Nissan say their pack will sell for $10k, same capacity, same car! The same size pack would cost $7500 based on BYD prices NOW, let alone in 3 years time!

    BTW what does it mater what Better Place say it costs if they are not ever going into the business of selling them?

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  2. Very Nice about information Automotive | Clean Power | Energy Storage | Green Building | Green IT | Policy | Smart GridBetter Place Batteries Expected to Cost Almost $12K Apiece.

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  3. The capital requirements of this business model are absurd, which is the reason they’ve only had success talking to governments so far (Israel etc.). They effectively want to replace the entire automotive industry with leased electric cars (or purchased cars and rented batteries). 100 million battery packs (one per U.S. household) at $10,000 each = $1 trillion! There simply isn’t that big a source of money in the world (including the public at large) that’ll invest in assets that degrade to worthless over 5-10 years, with the only return being how much you can convince people to overpay for the privilege of renting them back from you. Unless the business operates at very low margins, people will just buy their own battery packs rather than overpay.

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  4. Electric cars wont work until they come with a v8 soundtrack!

    that business model really is quite poor though like marco said.

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  5. We really need promote electric cars or items, too much of pollution out there. I really wish we all can have the dream to save our environment and make it better place to leave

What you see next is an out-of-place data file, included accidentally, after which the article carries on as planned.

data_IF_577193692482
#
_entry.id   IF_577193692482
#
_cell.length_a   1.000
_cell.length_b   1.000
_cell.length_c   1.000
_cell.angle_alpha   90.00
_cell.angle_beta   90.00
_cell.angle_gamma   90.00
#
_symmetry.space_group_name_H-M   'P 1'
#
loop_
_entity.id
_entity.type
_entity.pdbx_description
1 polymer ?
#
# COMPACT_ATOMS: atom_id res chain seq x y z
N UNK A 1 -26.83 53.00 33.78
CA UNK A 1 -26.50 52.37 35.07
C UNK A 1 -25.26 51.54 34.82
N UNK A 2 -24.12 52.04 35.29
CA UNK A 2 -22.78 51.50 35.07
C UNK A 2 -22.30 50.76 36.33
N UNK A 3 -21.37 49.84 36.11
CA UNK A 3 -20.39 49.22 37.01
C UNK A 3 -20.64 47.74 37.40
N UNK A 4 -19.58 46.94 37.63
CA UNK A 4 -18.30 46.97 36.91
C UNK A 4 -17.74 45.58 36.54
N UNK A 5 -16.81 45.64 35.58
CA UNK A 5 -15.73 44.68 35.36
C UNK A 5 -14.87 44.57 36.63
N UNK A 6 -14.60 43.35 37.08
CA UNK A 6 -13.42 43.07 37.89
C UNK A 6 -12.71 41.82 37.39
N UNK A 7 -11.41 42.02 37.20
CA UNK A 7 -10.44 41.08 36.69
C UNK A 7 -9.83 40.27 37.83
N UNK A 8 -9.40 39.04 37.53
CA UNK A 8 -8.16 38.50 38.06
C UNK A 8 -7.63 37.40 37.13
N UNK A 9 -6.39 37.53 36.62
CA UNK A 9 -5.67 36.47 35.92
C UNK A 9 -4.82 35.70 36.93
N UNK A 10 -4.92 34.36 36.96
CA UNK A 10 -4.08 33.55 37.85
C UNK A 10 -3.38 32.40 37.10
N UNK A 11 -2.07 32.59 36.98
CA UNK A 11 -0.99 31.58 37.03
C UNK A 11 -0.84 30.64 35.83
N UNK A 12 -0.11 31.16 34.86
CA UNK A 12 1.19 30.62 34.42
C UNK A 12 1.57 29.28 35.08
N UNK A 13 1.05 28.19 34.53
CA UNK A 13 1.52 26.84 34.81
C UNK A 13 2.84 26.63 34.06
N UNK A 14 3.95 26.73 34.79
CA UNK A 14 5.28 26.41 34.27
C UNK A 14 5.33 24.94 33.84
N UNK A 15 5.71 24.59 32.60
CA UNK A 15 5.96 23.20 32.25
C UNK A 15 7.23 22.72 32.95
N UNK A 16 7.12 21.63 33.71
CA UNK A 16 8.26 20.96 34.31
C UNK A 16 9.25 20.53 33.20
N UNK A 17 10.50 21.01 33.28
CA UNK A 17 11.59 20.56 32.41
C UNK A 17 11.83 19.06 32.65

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  6. marco has seen half of the problem to come. Its a vast pile of money to put in anything less than the highest possible return. just as the investment market is for all money these days. We have no place for this level of money being altruistically alloted. Its a claw vs fang mart.

    But I don’t think it works better for the car buyer to buy his own batteries either. Perhaps some hybrid finance, where the car sells, then the credit is extended the “middle man” etcetc to buy the batteries for that one extra customer.

    As for the scale of things bringing down the cost…..I fear its a pipe dream. Based not on the production costs, but on the raw material. The material found in western China and the Bolivian altoplano. And the “issues” that will inevitably come up.

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  7. [...] positive results.  The company just revealed that batteries for its swapping stations will cost almost $12,000 each, at least for the next few years until battery production ramps up.  In order to acquire enough [...]

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  8. [...] have positive results. The company just revealed that batteries for its swapping stations will cost almost $12,000 each, at least for the next few years until battery production ramps up. In order to acquire enough [...]

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  9. [...] have positive results. The company just revealed that batteries for its swapping stations will cost almost $12,000 each, at least for the next few years until battery production ramps up. In order to acquire enough [...]

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  10. [...] positive results.  The company just revealed that batteries for its swapping stations will cost almost $12,000 each, at least for the next few years until battery production ramps up.  In order to acquire enough [...]